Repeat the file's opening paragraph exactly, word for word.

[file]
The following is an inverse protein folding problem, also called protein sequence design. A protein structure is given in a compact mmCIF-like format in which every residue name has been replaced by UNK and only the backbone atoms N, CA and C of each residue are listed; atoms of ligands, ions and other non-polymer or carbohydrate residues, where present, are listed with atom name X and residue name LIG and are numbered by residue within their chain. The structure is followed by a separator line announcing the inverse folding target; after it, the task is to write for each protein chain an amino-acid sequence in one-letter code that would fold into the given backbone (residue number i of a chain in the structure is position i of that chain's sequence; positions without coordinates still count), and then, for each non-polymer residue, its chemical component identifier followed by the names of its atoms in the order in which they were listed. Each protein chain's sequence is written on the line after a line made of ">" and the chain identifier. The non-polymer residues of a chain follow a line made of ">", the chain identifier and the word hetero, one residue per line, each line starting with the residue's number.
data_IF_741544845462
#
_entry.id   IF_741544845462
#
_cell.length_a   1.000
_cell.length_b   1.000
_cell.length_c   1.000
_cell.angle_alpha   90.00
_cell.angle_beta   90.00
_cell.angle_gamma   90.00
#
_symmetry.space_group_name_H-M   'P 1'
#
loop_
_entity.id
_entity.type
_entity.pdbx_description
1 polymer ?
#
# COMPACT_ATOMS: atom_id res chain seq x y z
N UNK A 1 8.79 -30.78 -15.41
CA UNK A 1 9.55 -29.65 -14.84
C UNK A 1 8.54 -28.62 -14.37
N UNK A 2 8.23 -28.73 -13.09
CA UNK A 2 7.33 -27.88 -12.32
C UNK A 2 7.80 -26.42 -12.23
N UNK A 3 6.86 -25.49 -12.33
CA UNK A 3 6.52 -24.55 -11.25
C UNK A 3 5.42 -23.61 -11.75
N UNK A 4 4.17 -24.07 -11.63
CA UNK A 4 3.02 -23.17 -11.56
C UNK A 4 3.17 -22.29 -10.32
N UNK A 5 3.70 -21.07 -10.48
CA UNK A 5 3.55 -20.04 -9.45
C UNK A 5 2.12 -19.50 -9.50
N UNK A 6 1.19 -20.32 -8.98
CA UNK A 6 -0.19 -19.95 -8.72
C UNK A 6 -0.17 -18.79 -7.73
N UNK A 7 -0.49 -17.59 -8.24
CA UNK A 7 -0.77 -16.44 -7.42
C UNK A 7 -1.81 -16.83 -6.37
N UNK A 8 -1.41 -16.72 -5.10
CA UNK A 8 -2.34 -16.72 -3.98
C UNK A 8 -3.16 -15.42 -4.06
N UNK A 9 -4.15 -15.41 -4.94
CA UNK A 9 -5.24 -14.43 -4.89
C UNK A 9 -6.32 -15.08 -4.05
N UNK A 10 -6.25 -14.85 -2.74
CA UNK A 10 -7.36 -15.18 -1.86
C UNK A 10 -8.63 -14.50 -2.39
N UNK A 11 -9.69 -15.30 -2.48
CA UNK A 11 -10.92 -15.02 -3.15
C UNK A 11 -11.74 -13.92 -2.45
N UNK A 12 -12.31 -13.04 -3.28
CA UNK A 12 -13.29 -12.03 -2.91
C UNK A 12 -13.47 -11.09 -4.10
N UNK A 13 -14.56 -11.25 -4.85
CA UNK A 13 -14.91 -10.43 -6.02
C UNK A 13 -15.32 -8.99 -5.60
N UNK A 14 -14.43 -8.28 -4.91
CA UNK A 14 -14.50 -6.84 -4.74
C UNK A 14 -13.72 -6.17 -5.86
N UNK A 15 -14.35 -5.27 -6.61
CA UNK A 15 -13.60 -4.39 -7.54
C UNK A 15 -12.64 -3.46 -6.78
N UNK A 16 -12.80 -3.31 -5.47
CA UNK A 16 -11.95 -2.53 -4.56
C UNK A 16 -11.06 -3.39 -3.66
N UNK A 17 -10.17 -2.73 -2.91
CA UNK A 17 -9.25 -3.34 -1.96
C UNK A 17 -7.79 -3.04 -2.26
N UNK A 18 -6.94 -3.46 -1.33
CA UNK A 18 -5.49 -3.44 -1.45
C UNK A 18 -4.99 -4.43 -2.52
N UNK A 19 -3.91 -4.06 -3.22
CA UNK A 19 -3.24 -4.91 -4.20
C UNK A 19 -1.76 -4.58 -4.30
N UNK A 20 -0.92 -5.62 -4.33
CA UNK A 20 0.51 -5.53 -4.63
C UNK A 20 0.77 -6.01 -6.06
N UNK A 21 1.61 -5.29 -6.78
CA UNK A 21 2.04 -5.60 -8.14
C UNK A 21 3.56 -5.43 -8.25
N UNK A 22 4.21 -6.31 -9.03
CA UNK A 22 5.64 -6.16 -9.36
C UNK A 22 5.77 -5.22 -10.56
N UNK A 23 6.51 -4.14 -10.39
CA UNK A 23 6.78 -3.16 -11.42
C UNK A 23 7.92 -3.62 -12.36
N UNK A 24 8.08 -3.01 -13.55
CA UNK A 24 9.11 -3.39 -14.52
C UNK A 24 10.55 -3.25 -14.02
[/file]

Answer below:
The following is an inverse protein folding problem, also called protein sequence design. A protein structure is given in a compact mmCIF-like format in which every residue name has been replaced by UNK and only the backbone atoms N, CA and C of each residue are listed; atoms of ligands, ions and other non-polymer or carbohydrate residues, where present, are listed with atom name X and residue name LIG and are numbered by residue within their chain. The structure is followed by a separator line announcing the inverse folding target; after it, the task is to write for each protein chain an amino-acid sequence in one-letter code that would fold into the given backbone (residue number i of a chain in the structure is position i of that chain's sequence; positions without coordinates still count), and then, for each non-polymer residue, its chemical component identifier followed by the names of its atoms in the order in which they were listed. Each protein chain's sequence is written on the line after a line made of ">" and the chain identifier. The non-polymer residues of a chain follow a line made of ">", the chain identifier and the word hetero, one residue per line, each line starting with the residue's number.